I keep thinking about the sexual exhibitionism of the Standard Hotel guests and why, as much as it has captured the national attention, it isn't quite as compelling as one might hope.
First, a quote from Penelope Green's 2007 New York Times article "Yours for the Peeping," on the proliferation of glass towers in the new New York:
"City life has always been to some degree a public performance, and one of its pleasures is the opportunity to catch a glimpse of other habitats, to watch the movie of others’ lives through a half-drawn curtain, as Jimmy Stewart did in 'Rear Window.' But in the same way overheard phone conversations used to be tantalizing until cellphone use reached saturation point — 'I’m on 14th and Fifth,' bellows the guy into his Bluetooth, and your ear — ogling other people’s apartments is no longer so appealing..."
In the old New York of Rear Window, we do catch glimpses. Of Miss Lonelyhearts and her candlelit supper for one.
Of Miss Torso with her balletic legs and many suitors. Of luckless pianists, giddy newlyweds, bored housewives, and violent husbands. All of them unaware they are being seen. All of them caught in flashes and moments, half-hidden by curtains and brick walls. In the blanks, we are left to fill in the story for ourselves, using our imaginations. That is what the gazed-upon city as depicted in Rear Window was all about--the creation of mystery.
At the High Line's Standard Hotel, there is no mystery. The hotel management, like a film director, directs its guests to strip nude and perform sexual acrobatics before the windows. Said their Facebook page, "We encourage you to exercise your inner exhibitionist... It's all about sex all the time, and you're our star."
What stories are we meant to create from these scenes? These aren't glimpses we catch of people caught unawares in their everyday life, but wholly exposed performances staged like the dullest of movie scenes. In his direction, the luxury hotelier lacks the depth and nuance of Hitchcock.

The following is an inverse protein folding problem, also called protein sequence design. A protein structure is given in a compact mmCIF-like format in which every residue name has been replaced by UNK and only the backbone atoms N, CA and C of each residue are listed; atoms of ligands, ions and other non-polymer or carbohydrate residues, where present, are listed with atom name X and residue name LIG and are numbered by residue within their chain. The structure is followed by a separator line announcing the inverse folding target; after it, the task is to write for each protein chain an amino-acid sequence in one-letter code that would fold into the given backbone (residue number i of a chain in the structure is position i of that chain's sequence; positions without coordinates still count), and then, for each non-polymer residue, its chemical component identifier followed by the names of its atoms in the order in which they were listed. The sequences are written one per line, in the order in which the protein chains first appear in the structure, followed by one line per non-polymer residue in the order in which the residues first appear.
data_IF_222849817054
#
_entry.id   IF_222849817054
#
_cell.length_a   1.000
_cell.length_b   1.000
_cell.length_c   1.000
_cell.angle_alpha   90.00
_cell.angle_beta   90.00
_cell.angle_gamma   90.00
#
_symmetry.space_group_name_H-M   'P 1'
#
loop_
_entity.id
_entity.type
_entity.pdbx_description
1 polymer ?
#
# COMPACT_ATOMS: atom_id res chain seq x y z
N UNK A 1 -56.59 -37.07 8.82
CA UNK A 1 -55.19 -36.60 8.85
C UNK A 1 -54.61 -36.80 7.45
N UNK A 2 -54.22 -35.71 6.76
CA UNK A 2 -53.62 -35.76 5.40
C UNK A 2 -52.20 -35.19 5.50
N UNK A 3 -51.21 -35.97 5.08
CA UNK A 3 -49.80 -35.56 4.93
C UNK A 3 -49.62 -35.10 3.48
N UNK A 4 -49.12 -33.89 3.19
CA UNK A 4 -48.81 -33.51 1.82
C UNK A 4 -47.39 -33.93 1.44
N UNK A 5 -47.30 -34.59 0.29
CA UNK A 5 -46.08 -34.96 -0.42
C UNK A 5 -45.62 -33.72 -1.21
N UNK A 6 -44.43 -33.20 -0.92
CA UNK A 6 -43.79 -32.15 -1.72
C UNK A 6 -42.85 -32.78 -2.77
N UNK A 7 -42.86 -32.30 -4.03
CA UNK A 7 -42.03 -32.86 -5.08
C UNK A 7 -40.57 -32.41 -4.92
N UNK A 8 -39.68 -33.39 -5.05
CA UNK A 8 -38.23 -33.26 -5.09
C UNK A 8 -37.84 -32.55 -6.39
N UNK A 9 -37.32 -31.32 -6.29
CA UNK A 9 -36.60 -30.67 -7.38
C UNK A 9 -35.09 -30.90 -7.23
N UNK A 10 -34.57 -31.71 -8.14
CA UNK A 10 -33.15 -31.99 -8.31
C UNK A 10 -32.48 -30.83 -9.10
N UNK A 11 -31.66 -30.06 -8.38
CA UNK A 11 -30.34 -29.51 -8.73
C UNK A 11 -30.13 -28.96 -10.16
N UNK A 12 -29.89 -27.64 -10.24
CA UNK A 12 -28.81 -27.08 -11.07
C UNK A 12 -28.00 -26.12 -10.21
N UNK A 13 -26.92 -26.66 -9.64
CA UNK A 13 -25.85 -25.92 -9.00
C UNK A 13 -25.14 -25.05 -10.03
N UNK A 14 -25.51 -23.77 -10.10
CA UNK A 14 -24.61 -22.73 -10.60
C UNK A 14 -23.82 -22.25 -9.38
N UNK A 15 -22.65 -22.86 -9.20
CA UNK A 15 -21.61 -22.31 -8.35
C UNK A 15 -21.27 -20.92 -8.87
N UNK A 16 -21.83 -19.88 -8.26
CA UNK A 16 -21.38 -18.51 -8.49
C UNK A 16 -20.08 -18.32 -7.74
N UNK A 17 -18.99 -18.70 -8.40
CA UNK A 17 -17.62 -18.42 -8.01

In this glass slab, a man opens his towel and blandly displays his penis to the crowd below.
photo: NY Post
Another shows off his magazine-glossy muscles and tighty-whities.
photo: NY Post
Men masturbate in tandem. Couples press against the glass while having sex. Nude women pick up lamps and wave them in front of the window to call attention from viewers, "Look at us!"
All of them have paid hundreds of dollars to be in those high-flung fishbowls. And all of them stand as close to the glass as they can get, where every murky aquarium-green window frame is the same, each scene starkly similar to the next.
photo: NY Post
None of this is as sexy as Hitchcock's Miss Torso in the arms of a sailor. Nor as seductive as the red-haired man smoking a pipe in his pajamas in Carson McCullers' short story "Court in the West Eighties," another classic of urban window voyeurism.
In the Rear Window city, in its tenement backyards and apartment-house courtyards, drama unfolded like an old striptease, piece by piece, simultaneously revealing and disguising. The uninvited viewer felt furtive, yearning, filled with the thrill of voyeuristic taboo. Like Jimmy Stewart, he longed to know what was happening behind the curtains. Like Grace Kelly, she could spin from it a romantic, tragic tale.
Each window was a world--unique, colorful, half-hidden--loaded with possibility. In those old windows, we saw not flat-screen-TV objects, but subjects like ourselves.
There are 8 million stories in the naked city. What story are the High Line's naked people trying to tell us?